Microsoft’s Visual Studio Code 1.68, released June 9, offers features ranging from identifying deprecated extensions to a preview of Markdown link validation.
Also known as the May 2022 release of the editor, Visual Studio Code 1.68 can be downloaded for Windows, Linux, and Mac from the Visual Studio Code website.
With the May 2022 release, Visual Studio Code will now identify deprecated extensions and will inform the user in the Extensions view whether the extension is no longer being maintained, or is deprecated in favor of another extension, or is deprecated because its functionality has been built into VS Code. VS Code will not automatically migrate or uninstall a deprecated extension. A Migrate button will guide users to switch to the recommended extension.
Visual Studio Code also will now allow users to sponsor their favorite extensions, via a Sponsor button directing users to the extension’s sponsorship URL.
The Markdown link validation capability, introduced in a preview stage, has the editor analyzing Markdown links to headers, images, and other local files. Invalid links will be reported as either warnings or errors. This capability is intended to catch mistakes involving the addition of an invalid file link or image reference. Off by default, users can try link validation by setting
"markdown.experimental.validate.enabled": true. Link validation also can be customized. The builders of VS Code also have added experimental support for pasting to insert images or file links in Markdown.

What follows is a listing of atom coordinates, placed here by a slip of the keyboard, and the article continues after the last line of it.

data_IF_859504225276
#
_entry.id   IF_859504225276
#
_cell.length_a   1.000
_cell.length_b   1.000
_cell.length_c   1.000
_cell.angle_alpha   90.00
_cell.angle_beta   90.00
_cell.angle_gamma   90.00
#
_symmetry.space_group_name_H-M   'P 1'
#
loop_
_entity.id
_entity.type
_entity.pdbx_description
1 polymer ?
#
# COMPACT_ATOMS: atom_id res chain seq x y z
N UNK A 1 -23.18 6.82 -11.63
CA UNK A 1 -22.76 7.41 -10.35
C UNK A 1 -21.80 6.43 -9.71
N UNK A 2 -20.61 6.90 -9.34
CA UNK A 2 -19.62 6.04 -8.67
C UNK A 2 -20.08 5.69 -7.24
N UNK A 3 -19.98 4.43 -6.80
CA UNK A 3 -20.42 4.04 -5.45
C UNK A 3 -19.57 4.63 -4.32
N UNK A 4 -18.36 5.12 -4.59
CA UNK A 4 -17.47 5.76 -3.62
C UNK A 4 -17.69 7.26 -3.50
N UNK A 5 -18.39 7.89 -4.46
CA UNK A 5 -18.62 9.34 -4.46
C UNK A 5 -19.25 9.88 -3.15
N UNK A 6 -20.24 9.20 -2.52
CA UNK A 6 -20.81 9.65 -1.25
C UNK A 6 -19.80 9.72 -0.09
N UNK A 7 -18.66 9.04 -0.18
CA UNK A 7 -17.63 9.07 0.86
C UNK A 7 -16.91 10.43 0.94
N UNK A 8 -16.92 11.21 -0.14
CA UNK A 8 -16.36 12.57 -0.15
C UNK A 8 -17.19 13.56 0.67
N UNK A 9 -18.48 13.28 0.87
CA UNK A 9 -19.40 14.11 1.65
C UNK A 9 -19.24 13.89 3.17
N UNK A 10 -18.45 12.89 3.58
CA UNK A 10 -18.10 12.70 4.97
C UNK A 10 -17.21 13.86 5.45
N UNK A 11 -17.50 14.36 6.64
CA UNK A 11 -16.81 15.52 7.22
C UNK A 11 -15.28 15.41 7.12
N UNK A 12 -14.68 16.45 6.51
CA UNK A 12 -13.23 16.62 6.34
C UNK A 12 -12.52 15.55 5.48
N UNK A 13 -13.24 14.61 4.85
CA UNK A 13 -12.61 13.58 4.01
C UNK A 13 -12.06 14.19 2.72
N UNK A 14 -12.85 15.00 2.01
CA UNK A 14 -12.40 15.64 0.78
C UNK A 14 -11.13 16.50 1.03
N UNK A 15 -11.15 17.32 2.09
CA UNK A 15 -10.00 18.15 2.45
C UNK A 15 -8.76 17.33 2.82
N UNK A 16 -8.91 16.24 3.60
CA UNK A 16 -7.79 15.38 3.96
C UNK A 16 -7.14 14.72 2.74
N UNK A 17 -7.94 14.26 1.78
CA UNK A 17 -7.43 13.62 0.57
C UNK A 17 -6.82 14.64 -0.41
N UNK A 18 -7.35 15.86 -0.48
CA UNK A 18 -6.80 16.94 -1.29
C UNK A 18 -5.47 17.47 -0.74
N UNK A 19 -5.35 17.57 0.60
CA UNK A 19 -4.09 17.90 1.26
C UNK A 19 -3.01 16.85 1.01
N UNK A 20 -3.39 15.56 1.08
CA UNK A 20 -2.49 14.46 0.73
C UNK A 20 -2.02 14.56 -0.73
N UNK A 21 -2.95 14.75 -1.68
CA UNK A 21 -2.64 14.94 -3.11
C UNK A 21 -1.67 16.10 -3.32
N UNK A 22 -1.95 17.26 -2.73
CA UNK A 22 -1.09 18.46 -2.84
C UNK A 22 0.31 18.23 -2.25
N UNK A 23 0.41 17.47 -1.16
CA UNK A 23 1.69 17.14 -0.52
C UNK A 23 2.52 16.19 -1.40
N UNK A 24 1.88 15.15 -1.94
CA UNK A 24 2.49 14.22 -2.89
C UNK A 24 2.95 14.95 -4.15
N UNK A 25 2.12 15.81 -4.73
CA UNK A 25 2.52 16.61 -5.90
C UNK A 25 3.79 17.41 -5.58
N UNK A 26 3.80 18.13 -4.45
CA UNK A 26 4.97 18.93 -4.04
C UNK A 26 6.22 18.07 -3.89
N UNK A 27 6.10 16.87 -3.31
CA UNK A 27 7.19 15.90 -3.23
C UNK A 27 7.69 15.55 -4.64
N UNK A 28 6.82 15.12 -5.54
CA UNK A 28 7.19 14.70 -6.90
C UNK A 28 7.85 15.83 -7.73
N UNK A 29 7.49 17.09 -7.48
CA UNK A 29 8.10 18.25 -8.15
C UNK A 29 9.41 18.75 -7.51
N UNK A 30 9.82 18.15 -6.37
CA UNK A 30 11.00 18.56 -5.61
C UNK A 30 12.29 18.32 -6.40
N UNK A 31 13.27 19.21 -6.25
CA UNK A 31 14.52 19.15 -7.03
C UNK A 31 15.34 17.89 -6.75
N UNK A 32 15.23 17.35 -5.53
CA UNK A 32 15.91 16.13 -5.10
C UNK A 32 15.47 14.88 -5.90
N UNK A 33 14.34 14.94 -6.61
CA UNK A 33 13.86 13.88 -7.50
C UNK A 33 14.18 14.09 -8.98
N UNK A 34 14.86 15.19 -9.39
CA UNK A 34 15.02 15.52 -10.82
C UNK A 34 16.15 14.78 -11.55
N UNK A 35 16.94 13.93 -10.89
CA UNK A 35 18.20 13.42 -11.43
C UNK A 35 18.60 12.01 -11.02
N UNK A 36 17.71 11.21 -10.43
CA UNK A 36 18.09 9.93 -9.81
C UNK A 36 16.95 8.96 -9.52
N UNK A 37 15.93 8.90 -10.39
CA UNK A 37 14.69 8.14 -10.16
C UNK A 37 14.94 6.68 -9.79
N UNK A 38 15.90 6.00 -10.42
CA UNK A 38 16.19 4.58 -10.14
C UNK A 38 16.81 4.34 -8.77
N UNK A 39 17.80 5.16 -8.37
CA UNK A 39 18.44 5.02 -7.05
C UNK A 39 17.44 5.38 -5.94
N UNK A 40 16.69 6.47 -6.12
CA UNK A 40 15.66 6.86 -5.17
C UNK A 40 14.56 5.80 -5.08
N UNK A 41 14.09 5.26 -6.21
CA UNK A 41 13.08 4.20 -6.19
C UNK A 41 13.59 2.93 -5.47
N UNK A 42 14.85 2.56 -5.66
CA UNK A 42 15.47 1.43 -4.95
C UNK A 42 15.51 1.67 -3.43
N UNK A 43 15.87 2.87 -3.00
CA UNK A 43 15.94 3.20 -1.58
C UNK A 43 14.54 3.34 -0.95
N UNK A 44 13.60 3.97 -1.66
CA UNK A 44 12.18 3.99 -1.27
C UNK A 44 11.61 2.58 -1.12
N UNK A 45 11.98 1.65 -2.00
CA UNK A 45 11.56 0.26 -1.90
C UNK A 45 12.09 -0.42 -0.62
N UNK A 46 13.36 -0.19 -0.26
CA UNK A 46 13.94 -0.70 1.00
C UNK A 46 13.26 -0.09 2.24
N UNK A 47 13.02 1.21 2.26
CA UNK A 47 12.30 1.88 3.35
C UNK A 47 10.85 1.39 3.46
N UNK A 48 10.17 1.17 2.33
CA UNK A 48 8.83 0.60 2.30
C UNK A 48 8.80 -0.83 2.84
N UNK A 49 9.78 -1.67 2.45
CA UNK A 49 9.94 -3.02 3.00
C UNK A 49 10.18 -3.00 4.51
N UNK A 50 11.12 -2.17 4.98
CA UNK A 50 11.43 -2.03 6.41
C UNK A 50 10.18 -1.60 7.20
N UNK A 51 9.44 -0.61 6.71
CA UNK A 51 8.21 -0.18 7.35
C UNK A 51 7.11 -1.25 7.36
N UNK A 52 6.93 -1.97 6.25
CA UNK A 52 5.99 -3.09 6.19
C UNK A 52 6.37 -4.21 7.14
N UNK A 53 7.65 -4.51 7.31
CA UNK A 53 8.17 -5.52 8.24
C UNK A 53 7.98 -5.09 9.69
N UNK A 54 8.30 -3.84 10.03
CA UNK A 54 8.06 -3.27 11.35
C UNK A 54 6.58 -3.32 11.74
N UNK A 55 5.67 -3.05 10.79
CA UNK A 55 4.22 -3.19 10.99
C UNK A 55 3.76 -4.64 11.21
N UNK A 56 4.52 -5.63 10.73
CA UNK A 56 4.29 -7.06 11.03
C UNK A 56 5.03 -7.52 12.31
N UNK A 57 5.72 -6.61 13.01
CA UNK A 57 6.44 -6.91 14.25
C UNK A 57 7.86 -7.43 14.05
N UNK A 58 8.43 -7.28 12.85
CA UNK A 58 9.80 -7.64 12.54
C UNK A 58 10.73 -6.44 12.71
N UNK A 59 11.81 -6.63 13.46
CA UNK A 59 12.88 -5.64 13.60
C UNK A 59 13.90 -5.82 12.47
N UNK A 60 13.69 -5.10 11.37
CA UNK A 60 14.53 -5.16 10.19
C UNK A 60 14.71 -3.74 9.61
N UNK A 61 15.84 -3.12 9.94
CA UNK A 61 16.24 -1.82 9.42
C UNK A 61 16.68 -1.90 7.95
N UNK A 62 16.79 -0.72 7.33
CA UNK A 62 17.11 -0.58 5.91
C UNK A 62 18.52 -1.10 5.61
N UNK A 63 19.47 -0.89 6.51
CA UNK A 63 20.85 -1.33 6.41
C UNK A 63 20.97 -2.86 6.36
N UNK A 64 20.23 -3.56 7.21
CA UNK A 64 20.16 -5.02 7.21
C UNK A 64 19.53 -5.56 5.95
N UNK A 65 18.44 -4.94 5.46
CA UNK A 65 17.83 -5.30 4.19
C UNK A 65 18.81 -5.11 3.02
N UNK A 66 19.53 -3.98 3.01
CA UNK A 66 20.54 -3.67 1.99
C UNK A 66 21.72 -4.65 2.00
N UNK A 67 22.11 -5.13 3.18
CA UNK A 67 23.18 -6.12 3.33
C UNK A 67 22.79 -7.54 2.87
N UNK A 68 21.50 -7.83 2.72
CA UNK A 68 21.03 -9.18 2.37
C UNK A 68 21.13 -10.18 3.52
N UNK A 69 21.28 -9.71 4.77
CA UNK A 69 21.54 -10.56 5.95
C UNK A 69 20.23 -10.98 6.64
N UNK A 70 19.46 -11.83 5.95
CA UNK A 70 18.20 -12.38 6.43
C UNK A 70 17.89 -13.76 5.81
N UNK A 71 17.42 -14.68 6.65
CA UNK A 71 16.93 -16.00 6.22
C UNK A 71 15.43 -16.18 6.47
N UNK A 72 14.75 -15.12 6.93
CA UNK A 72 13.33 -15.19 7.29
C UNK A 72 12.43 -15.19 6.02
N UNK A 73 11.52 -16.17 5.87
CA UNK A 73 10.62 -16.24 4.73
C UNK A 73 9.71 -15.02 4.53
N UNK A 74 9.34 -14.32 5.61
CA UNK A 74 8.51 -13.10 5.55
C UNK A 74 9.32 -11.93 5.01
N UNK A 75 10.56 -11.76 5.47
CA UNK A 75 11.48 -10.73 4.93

Visual Studio Code 1.68 adds a new capability to toggle the view mode of the Problems panel between a tree and a table. Compared to the tree view, the table surfaces the language service or extension of each problem, allowing users to filter problems by their source. Developers can toggle the view UI with the “View as Table/View as Tree” button in the upper right of the Problems panel or change the default view mode with the “Problems: Default View Mode” setting.
Also in Visual Studio Code 1.68:
- The Configure Display Language command has been refreshed, with capabilities including an Available Language section that shows what languages are not installed on a machine. Selecting one will automatically install it.
- The Settings editor now shows a default value override indicator for language-specific settings.
git.branchProtectionsetting lets developers configure specific Git branches to be protected. VS Code will avoid committing directly on protected branches and wil instead offer to create a new branch to commit to.
- For Visual Studio Code for the Web, initial localization support has been introduced.
- TypeScript 7.3, which is bundled with the editor, brings improved control-flow analysis and support for ECMAScript module support in Node.js.
Paul Krill is an editor at large at InfoWorld, whose coverage focuses on application development.
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